Two nights before Thanksgiving, Duke's freshman point guard Kyrie Irving made his proper ESPN debut in front of a sea of royal purple in Kansas City's Sprint Center. The stage was the championship of the annual O'Reilly Auto Parts College Basketball Experience Classic, with the top-ranked Blue Devils facing their first ranked team of the season, the No. 4 Wildcats of Kansas State. Duke didn't take long to dominate the regional favorites, limiting Kansas State's star guard to just one made field goal and securing a 10-point-plus lead by the third television timeout.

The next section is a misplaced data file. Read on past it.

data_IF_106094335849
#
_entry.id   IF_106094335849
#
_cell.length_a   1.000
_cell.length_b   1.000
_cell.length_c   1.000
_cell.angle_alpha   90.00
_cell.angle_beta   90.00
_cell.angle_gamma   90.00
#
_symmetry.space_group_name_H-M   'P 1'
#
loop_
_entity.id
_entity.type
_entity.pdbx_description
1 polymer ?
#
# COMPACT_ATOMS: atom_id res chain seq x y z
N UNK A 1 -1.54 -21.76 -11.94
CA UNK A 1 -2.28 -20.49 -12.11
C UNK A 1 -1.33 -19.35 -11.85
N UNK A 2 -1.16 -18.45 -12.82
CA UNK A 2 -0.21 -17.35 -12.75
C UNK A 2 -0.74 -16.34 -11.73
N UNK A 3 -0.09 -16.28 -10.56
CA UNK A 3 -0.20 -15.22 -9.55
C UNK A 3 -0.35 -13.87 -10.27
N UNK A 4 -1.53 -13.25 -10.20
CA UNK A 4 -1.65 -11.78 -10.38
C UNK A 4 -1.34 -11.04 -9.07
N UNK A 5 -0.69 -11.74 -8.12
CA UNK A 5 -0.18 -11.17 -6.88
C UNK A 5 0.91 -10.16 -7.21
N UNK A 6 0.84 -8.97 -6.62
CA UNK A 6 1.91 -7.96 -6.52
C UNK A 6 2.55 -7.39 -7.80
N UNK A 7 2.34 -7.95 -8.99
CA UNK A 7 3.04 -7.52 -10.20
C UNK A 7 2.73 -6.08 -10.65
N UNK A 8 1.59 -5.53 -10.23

The first half in the Midwest was good to Irving, a sprightly freshman—"arguably as good as any guard who's played in New Jersey," his high school coach once said, putting him alongside Duke great Bobby Hurley. In the 17 minutes he played in the opening half, he scored 12 points with two steals and four assists and only one turnover. He beat Kansas State's guards off the dribble and drew fouls in the paint, making each of his six free throws in the first half. Athletic and assured, he looked like a star. "Oh, they're going to love him in Dure-ham," perennial Duke booster Dick Vitale proclaimed perhaps a half-dozen times from the sidelines, early and often.